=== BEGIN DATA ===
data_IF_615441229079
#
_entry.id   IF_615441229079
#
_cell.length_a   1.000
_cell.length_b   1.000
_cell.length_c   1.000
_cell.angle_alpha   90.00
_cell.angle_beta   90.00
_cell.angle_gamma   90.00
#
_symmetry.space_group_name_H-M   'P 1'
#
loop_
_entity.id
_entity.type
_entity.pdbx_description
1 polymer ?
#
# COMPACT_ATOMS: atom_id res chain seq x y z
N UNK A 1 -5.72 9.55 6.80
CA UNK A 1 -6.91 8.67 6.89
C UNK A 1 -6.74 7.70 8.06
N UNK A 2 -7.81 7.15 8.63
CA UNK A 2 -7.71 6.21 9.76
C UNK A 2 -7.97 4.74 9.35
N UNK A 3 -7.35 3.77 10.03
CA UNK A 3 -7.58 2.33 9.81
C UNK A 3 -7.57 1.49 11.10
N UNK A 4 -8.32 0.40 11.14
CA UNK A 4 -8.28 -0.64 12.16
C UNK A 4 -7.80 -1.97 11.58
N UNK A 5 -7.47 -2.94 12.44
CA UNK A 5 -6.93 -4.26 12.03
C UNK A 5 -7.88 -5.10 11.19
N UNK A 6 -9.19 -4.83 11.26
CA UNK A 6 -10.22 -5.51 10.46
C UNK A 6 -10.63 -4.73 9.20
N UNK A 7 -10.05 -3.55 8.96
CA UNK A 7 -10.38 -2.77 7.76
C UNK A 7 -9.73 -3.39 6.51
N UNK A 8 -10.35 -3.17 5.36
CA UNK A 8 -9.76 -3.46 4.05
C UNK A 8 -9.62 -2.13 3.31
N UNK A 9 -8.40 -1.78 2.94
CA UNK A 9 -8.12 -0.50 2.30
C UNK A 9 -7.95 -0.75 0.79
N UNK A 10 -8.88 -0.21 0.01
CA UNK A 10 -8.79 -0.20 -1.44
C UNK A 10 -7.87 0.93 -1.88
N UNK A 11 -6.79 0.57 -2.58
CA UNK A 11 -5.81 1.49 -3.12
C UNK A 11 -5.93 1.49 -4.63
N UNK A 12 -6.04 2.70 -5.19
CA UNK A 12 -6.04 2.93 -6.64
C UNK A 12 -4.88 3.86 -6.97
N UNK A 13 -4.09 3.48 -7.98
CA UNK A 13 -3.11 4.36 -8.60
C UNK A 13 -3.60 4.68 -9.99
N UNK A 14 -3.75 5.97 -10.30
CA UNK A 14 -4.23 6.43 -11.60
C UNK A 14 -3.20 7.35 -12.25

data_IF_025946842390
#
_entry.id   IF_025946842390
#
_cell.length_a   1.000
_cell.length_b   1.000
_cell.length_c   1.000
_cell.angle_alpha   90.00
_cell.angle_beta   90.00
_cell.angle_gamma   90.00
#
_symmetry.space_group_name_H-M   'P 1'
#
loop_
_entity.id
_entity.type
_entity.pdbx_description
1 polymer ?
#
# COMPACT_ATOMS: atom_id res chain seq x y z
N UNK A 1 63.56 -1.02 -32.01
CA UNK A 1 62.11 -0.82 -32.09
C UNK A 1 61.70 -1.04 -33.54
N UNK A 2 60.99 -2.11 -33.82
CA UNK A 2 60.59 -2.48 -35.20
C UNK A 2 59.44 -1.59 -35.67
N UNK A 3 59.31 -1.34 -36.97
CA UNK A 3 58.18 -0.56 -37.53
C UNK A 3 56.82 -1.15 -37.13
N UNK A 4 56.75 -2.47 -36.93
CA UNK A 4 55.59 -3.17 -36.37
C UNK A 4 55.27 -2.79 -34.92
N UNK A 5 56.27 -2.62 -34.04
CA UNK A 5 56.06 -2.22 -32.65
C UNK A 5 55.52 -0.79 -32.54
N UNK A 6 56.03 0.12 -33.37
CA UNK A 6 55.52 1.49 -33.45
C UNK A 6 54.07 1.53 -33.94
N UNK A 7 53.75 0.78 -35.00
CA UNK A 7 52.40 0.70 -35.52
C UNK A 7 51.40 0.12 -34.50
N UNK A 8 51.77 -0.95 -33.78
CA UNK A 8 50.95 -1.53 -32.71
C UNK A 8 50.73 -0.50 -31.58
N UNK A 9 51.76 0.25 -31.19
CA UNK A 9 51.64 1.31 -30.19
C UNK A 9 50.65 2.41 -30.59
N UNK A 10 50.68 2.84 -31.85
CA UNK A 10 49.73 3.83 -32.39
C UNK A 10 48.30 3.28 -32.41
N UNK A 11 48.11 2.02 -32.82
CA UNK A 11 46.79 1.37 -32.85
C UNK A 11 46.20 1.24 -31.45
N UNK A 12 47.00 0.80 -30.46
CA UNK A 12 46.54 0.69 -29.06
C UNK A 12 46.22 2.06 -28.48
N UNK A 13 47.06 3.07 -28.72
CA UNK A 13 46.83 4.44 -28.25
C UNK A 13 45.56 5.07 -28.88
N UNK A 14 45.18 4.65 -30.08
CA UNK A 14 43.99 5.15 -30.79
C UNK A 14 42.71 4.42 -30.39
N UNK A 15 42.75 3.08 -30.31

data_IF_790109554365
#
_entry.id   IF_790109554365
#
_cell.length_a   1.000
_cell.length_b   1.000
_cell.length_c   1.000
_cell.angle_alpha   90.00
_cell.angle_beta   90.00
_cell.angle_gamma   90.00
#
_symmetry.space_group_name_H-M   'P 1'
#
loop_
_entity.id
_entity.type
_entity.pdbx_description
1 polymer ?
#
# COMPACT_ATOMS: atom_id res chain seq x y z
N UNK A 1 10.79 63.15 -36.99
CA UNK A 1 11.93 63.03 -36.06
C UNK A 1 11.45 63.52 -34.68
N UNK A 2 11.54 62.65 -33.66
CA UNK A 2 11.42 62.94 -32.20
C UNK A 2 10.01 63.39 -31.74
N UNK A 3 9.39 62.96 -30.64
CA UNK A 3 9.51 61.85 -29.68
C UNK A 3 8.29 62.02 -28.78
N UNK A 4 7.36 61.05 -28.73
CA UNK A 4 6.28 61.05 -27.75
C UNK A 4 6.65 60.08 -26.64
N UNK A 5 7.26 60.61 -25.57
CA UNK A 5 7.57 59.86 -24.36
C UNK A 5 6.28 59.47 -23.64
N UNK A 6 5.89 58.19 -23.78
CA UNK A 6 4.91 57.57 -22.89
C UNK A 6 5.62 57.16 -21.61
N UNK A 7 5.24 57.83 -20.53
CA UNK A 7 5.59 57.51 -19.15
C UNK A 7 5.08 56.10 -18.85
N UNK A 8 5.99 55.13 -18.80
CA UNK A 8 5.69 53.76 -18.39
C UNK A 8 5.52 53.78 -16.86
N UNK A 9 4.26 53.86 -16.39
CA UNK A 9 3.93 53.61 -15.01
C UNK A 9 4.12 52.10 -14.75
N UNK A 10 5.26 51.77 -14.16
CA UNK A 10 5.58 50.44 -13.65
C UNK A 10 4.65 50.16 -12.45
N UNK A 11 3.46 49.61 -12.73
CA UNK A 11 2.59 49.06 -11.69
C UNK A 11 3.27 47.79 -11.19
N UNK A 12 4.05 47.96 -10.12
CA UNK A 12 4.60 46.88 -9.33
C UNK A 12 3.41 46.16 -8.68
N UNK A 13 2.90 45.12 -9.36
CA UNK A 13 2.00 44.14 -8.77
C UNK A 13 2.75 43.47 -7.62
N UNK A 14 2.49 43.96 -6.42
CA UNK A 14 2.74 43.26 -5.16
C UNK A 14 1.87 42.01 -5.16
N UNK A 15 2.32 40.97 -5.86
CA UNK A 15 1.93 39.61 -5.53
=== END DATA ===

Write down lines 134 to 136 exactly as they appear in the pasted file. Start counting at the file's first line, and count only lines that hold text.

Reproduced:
_cell.angle_beta   90.00
_cell.angle_gamma   90.00
#